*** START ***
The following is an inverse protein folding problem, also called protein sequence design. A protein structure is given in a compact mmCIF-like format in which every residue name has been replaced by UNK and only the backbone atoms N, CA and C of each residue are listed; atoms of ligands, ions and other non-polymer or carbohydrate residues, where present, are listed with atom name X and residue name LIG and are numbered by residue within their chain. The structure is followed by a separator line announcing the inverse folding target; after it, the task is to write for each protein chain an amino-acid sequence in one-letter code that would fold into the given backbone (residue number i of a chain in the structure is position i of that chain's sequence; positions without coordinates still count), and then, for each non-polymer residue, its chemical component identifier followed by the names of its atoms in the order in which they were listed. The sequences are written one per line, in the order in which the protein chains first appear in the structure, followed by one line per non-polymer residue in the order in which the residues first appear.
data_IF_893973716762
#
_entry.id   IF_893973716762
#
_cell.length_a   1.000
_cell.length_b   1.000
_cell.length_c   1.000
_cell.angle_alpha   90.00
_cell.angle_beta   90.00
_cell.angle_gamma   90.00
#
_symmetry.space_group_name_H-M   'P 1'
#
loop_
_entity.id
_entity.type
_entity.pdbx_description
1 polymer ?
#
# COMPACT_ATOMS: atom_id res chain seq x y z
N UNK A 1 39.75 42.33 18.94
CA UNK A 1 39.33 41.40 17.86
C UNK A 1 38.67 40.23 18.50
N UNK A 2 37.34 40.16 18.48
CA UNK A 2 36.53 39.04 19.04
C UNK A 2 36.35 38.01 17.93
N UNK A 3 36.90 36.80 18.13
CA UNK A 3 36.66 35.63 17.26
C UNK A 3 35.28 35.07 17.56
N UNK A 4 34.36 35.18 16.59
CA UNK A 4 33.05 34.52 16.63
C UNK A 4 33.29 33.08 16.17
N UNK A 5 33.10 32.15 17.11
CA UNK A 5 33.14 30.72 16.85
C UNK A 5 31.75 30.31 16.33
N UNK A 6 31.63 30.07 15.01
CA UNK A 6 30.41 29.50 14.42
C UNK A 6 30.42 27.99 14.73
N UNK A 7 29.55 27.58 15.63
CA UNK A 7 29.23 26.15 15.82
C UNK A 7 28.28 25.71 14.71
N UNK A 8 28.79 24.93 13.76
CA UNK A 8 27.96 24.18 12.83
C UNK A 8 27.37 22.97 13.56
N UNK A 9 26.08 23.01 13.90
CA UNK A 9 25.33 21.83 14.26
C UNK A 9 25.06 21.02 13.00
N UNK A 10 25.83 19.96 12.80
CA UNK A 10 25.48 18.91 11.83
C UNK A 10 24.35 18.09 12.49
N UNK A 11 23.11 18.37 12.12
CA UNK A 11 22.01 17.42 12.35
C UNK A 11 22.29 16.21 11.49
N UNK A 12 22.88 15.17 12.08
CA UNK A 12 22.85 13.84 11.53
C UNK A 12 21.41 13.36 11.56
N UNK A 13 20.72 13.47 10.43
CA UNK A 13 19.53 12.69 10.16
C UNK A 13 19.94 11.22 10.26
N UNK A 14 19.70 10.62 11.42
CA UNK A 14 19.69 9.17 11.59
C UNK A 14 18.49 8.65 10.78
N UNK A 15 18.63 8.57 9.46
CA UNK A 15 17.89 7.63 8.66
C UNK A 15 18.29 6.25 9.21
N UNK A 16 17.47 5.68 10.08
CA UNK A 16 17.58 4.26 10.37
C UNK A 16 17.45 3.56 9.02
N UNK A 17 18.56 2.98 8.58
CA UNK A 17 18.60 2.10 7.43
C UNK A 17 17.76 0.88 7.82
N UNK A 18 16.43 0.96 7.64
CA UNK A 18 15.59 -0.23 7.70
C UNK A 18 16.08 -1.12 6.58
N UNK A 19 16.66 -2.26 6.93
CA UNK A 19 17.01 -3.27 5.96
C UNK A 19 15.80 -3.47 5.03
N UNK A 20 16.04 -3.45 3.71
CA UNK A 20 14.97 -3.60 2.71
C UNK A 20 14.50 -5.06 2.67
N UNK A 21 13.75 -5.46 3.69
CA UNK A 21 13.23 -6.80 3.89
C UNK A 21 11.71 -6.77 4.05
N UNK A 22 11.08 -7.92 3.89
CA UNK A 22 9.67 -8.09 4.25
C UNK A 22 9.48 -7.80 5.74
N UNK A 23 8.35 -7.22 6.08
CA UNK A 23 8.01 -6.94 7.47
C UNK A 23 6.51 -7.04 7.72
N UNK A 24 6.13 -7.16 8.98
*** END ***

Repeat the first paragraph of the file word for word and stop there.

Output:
The following is an inverse protein folding problem, also called protein sequence design. A protein structure is given in a compact mmCIF-like format in which every residue name has been replaced by UNK and only the backbone atoms N, CA and C of each residue are listed; atoms of ligands, ions and other non-polymer or carbohydrate residues, where present, are listed with atom name X and residue name LIG and are numbered by residue within their chain. The structure is followed by a separator line announcing the inverse folding target; after it, the task is to write for each protein chain an amino-acid sequence in one-letter code that would fold into the given backbone (residue number i of a chain in the structure is position i of that chain's sequence; positions without coordinates still count), and then, for each non-polymer residue, its chemical component identifier followed by the names of its atoms in the order in which they were listed. The sequences are written one per line, in the order in which the protein chains first appear in the structure, followed by one line per non-polymer residue in the order in which the residues first appear.